Given Indonesia’s 2016 performance, in which fiscal reform, accommodative monetary policy and key market factors combined to produce gross domestic product growth of 5.1 percent, the question for 2017 is, “Can it happen again?”
The Indonesian government remains cautious, setting a target of 5.1% GDP growth for this year, while the World Bank’s estimate is more optimistic at 5.3%. “We expect growth to remain stuck at around its current rate of 5% for the next couple of years,” said Oliver Jones, an economist at Capital Economics, a London research firm.
Solid domestic consumption could support economic expansion this year, while a 20% increase in infrastructure spending in the 2017 budget could help to offset lower export demand caused by slowing growth in China. Meanwhile, a tax amnesty program added 0.8% to GDP in 2016, according to estimates by Capital Economics. “However, revenues appear to have dried up now that higher penalty rates on declared assets have been imposed, so we don’t expect the scheme to raise much more,” said Jones.
Investors will be monitoring the progress of Indonesia’s ambitious regulatory plan for the country’s electronic commerce and digital technology sector, announced in November 2016. The government says it aims to nurture 1,000 technology entrepreneurs with new businesses worth US$10 billion by 2020 by improving access to funding, offering tax incentives, regulating consumer protection, e-commerce education and cyber security, and streamlining communications, logistics and transportation. “We are expecting to see new regulations that implement the roadmap in early 2017,” the Linklaters international law firm in Jakarta noted in a recent report.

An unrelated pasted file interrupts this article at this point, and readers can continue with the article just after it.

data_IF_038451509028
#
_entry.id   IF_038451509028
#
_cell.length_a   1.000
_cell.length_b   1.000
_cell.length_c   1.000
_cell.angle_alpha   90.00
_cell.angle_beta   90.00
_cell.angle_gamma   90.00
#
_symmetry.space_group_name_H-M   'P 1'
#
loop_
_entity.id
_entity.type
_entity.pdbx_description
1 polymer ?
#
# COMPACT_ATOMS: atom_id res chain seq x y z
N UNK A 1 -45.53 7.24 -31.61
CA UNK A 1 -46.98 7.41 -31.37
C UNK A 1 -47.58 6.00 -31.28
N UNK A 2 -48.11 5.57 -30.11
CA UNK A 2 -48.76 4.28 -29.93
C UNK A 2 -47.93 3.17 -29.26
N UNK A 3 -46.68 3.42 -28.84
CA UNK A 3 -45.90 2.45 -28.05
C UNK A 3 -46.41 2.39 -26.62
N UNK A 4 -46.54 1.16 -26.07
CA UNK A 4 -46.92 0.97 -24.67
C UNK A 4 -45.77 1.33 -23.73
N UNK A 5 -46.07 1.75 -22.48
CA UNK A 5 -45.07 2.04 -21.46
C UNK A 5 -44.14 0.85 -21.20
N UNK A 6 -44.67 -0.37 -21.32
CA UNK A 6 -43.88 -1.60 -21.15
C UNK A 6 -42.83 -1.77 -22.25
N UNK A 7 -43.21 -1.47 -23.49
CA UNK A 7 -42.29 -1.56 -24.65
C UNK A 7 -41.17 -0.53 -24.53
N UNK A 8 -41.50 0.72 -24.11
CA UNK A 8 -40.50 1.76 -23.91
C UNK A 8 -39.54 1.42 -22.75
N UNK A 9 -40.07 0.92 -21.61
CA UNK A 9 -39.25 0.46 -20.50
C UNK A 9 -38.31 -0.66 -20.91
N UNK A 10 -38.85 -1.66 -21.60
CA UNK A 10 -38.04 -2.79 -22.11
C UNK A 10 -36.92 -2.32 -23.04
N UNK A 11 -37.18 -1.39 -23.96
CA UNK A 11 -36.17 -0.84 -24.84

One cause for concern is foreign direct investment growth, which registered 2.1% growth over the previous quarter, the slowest expansion in at least five years, data released on January 25 by the Investment Coordinating Board showed. Foreign investors have expressed concerns about Indonesia’s lack of protections, inefficient bureaucracy and difficult business climate, Wahyoe Soedarmono, an economist at Sampoerna University’s School of Business wrote in The Jakarta Post. “Given that Indonesia is in a better position than other developing countries in terms of growth prospects, opportunities to attract FDI to boost economic growth remain large,” he noted.
However, Indonesia’s attempts to attract investment are, according to some observers, being frustrated by a potentially more repressive political and social environment. One example is the ongoing trial for blasphemy of Jakarta’s Governor, Basuki Tjahaja Purnama, an ethnic Chinese Christian known as Ahok. Although the charges were the result of a videotape doctored by his opponents, Ahok faces an uphill battle for re-election on February 15.
Tanvi Gupta is a master’s degree candidate at the University of Hong Kong‘s Journalism and Media Studies Centre.
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